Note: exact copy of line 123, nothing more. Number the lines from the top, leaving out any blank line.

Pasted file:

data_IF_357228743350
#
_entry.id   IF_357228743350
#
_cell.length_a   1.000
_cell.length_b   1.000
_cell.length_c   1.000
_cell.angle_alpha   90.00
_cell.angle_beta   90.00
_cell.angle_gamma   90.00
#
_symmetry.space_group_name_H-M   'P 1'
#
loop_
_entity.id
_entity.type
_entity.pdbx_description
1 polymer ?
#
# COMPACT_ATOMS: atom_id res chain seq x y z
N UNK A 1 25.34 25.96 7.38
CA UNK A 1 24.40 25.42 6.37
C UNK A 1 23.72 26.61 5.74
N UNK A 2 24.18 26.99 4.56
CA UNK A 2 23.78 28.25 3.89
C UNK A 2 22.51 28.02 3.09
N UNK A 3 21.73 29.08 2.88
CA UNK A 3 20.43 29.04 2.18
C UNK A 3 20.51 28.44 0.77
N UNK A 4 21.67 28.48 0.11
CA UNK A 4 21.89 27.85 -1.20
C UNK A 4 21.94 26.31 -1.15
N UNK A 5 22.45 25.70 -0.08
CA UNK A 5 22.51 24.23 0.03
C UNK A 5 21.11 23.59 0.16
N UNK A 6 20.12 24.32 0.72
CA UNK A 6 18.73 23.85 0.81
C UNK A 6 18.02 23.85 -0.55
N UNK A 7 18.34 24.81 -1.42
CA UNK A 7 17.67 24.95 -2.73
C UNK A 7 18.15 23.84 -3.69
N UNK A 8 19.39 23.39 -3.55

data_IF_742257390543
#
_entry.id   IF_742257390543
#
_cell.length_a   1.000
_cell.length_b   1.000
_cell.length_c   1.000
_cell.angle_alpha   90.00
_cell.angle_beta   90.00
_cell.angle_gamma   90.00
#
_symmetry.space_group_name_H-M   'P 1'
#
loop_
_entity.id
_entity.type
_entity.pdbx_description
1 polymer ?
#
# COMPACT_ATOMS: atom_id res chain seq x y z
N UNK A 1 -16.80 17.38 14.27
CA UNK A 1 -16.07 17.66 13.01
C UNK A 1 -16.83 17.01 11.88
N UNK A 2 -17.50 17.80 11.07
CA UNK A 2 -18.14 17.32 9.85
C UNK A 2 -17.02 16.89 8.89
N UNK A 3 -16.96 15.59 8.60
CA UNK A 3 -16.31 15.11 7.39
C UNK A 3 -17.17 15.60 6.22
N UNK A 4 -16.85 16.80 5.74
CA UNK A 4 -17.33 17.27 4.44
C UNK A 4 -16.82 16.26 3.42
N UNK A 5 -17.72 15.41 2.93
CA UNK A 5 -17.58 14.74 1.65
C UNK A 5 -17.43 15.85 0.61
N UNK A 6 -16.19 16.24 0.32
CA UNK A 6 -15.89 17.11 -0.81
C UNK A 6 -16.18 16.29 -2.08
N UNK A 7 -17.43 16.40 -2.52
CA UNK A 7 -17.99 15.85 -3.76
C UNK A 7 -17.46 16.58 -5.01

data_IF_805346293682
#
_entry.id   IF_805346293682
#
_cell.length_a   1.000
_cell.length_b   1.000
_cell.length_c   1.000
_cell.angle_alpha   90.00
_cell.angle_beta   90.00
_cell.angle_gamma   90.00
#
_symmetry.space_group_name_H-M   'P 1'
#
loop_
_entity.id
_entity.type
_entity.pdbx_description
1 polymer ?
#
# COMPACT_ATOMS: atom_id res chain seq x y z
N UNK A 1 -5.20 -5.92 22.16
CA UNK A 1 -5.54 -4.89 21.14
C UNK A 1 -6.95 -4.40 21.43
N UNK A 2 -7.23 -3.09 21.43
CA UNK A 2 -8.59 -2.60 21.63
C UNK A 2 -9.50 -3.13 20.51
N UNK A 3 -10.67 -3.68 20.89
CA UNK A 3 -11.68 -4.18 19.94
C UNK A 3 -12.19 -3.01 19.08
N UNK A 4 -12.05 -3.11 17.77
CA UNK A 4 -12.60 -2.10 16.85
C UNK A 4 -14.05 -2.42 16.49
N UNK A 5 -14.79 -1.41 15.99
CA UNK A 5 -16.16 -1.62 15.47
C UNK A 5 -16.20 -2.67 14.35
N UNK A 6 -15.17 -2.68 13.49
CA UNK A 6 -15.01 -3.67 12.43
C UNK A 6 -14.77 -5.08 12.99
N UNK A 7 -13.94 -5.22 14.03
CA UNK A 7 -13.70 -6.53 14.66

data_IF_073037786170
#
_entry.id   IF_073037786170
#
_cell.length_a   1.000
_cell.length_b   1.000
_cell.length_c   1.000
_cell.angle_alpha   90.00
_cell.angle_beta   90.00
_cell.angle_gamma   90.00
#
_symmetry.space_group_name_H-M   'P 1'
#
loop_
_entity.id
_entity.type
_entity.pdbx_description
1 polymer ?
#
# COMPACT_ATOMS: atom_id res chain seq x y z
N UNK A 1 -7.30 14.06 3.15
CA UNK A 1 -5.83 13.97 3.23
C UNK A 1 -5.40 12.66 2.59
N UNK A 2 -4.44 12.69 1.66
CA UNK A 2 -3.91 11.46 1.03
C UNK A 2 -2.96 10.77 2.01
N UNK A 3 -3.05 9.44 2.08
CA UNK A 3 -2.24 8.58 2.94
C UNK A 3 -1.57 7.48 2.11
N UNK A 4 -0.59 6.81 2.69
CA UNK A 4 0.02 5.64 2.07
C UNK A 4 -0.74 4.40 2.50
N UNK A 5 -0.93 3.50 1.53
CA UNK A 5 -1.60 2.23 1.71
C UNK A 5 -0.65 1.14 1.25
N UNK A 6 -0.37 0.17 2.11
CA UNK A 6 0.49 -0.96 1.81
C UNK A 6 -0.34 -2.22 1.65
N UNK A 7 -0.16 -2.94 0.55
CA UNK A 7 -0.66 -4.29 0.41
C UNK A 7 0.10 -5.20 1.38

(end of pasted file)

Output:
CA UNK A 7 -13.70 -6.53 14.66